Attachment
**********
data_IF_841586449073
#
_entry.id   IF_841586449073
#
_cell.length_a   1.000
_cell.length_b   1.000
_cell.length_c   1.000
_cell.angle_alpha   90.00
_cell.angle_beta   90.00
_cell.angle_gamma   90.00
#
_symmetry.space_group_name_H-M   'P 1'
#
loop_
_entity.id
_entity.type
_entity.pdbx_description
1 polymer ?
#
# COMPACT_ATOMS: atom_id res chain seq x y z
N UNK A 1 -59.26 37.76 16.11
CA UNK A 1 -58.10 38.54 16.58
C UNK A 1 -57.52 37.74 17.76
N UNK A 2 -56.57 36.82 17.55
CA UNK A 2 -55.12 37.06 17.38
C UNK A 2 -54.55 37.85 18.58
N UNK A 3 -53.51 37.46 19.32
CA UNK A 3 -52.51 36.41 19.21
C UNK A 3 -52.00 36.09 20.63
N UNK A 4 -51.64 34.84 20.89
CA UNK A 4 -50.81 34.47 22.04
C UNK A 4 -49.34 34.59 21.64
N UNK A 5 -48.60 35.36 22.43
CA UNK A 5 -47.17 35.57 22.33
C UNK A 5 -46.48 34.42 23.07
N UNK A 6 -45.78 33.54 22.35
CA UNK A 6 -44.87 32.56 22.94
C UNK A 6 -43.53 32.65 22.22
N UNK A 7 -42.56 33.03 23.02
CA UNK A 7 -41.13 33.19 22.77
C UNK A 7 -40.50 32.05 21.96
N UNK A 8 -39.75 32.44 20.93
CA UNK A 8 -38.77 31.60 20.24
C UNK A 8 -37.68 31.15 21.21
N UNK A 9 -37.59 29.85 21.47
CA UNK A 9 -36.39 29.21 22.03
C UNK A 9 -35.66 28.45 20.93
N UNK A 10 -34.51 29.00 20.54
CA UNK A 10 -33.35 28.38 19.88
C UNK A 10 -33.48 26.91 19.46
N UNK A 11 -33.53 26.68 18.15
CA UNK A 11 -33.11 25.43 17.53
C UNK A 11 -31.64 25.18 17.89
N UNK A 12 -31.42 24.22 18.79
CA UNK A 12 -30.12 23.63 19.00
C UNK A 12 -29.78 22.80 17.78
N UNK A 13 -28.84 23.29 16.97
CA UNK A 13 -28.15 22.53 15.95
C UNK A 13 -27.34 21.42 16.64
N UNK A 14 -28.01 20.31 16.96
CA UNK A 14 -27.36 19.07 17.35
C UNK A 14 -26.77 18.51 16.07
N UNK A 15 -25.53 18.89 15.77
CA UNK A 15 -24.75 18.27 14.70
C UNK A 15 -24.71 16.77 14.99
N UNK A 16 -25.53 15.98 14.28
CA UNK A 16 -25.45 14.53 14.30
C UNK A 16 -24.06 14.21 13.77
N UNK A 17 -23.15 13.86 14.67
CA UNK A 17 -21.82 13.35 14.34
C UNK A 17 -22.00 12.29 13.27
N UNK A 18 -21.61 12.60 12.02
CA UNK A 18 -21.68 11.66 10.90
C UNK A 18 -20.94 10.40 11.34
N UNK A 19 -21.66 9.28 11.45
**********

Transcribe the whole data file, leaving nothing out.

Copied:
data_IF_841586449073
#
_entry.id   IF_841586449073
#
_cell.length_a   1.000
_cell.length_b   1.000
_cell.length_c   1.000
_cell.angle_alpha   90.00
_cell.angle_beta   90.00
_cell.angle_gamma   90.00
#
_symmetry.space_group_name_H-M   'P 1'
#
loop_
_entity.id
_entity.type
_entity.pdbx_description
1 polymer ?
#
# COMPACT_ATOMS: atom_id res chain seq x y z
N UNK A 1 -59.26 37.76 16.11
CA UNK A 1 -58.10 38.54 16.58
C UNK A 1 -57.52 37.74 17.76
N UNK A 2 -56.57 36.82 17.55
CA UNK A 2 -55.12 37.06 17.38
C UNK A 2 -54.55 37.85 18.58
N UNK A 3 -53.51 37.46 19.32
CA UNK A 3 -52.51 36.41 19.21
C UNK A 3 -52.00 36.09 20.63
N UNK A 4 -51.64 34.84 20.89
CA UNK A 4 -50.81 34.47 22.04
C UNK A 4 -49.34 34.59 21.64
N UNK A 5 -48.60 35.36 22.43
CA UNK A 5 -47.17 35.57 22.33
C UNK A 5 -46.48 34.42 23.07
N UNK A 6 -45.78 33.54 22.35
CA UNK A 6 -44.87 32.56 22.94
C UNK A 6 -43.53 32.65 22.22
N UNK A 7 -42.56 33.03 23.02
CA UNK A 7 -41.13 33.19 22.77
C UNK A 7 -40.50 32.05 21.96
N UNK A 8 -39.75 32.44 20.93
CA UNK A 8 -38.77 31.60 20.24
C UNK A 8 -37.68 31.15 21.21
N UNK A 9 -37.59 29.85 21.47
CA UNK A 9 -36.39 29.21 22.03
C UNK A 9 -35.66 28.45 20.93
N UNK A 10 -34.51 29.00 20.54
CA UNK A 10 -33.35 28.38 19.88
C UNK A 10 -33.48 26.91 19.46
N UNK A 11 -33.53 26.68 18.15
CA UNK A 11 -33.11 25.43 17.53
C UNK A 11 -31.64 25.18 17.89
N UNK A 12 -31.42 24.22 18.79
CA UNK A 12 -30.12 23.63 19.00
C UNK A 12 -29.78 22.80 17.78
N UNK A 13 -28.84 23.29 16.97
CA UNK A 13 -28.15 22.53 15.95
C UNK A 13 -27.34 21.42 16.64
N UNK A 14 -28.01 20.31 16.96
CA UNK A 14 -27.36 19.07 17.35
C UNK A 14 -26.77 18.51 16.07
N UNK A 15 -25.53 18.89 15.77
CA UNK A 15 -24.75 18.27 14.70
C UNK A 15 -24.71 16.77 14.99
N UNK A 16 -25.53 15.98 14.28
CA UNK A 16 -25.45 14.53 14.30
C UNK A 16 -24.06 14.21 13.77
N UNK A 17 -23.15 13.86 14.67
CA UNK A 17 -21.82 13.35 14.34
C UNK A 17 -22.00 12.29 13.27
N UNK A 18 -21.61 12.60 12.02
CA UNK A 18 -21.68 11.66 10.90
C UNK A 18 -20.94 10.40 11.34
N UNK A 19 -21.66 9.28 11.45